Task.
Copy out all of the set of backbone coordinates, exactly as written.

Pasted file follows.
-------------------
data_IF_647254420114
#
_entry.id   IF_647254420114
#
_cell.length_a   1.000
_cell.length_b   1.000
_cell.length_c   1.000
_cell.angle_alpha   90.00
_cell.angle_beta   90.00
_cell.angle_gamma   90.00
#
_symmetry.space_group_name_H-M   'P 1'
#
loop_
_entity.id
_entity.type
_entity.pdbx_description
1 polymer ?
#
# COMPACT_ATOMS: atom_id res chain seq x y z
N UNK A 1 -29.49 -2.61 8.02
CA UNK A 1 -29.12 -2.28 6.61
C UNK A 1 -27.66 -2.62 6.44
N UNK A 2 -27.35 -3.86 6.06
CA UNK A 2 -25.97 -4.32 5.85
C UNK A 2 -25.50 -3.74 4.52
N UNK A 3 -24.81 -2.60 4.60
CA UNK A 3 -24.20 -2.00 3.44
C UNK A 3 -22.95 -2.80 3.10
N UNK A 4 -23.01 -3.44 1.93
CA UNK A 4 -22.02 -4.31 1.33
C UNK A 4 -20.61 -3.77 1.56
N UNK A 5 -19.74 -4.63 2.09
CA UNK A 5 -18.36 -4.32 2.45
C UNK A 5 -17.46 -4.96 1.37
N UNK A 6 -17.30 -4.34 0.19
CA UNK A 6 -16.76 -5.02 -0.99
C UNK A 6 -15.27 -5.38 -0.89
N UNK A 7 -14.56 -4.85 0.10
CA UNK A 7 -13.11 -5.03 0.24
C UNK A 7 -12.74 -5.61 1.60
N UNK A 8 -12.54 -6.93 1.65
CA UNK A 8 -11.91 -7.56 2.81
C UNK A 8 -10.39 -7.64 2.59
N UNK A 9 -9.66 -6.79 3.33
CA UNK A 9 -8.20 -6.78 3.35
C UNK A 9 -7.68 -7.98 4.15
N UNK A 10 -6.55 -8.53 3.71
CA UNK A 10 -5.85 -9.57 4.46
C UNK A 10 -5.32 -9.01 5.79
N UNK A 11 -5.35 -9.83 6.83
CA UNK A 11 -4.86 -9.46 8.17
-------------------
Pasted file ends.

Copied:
data_IF_647254420114
#
_entry.id   IF_647254420114
#
_cell.length_a   1.000
_cell.length_b   1.000
_cell.length_c   1.000
_cell.angle_alpha   90.00
_cell.angle_beta   90.00
_cell.angle_gamma   90.00
#
_symmetry.space_group_name_H-M   'P 1'
#
loop_
_entity.id
_entity.type
_entity.pdbx_description
1 polymer ?
#
# COMPACT_ATOMS: atom_id res chain seq x y z
N UNK A 1 -29.49 -2.61 8.02
CA UNK A 1 -29.12 -2.28 6.61
C UNK A 1 -27.66 -2.62 6.44
N UNK A 2 -27.35 -3.86 6.06
CA UNK A 2 -25.97 -4.32 5.85
C UNK A 2 -25.50 -3.74 4.52
N UNK A 3 -24.81 -2.60 4.60
CA UNK A 3 -24.20 -2.00 3.44
C UNK A 3 -22.95 -2.80 3.10
N UNK A 4 -23.01 -3.44 1.93
CA UNK A 4 -22.02 -4.31 1.33
C UNK A 4 -20.61 -3.77 1.56
N UNK A 5 -19.74 -4.63 2.09
CA UNK A 5 -18.36 -4.32 2.45
C UNK A 5 -17.46 -4.96 1.37
N UNK A 6 -17.30 -4.34 0.19
CA UNK A 6 -16.76 -5.02 -0.99
C UNK A 6 -15.27 -5.38 -0.89
N UNK A 7 -14.56 -4.85 0.10
CA UNK A 7 -13.11 -5.03 0.24
C UNK A 7 -12.74 -5.61 1.60
N UNK A 8 -12.54 -6.93 1.65
CA UNK A 8 -11.91 -7.56 2.81
C UNK A 8 -10.39 -7.64 2.59
N UNK A 9 -9.66 -6.79 3.33
CA UNK A 9 -8.20 -6.78 3.35
C UNK A 9 -7.68 -7.98 4.15
N UNK A 10 -6.55 -8.53 3.71
CA UNK A 10 -5.85 -9.57 4.46
C UNK A 10 -5.32 -9.01 5.79
N UNK A 11 -5.35 -9.83 6.83
CA UNK A 11 -4.86 -9.46 8.17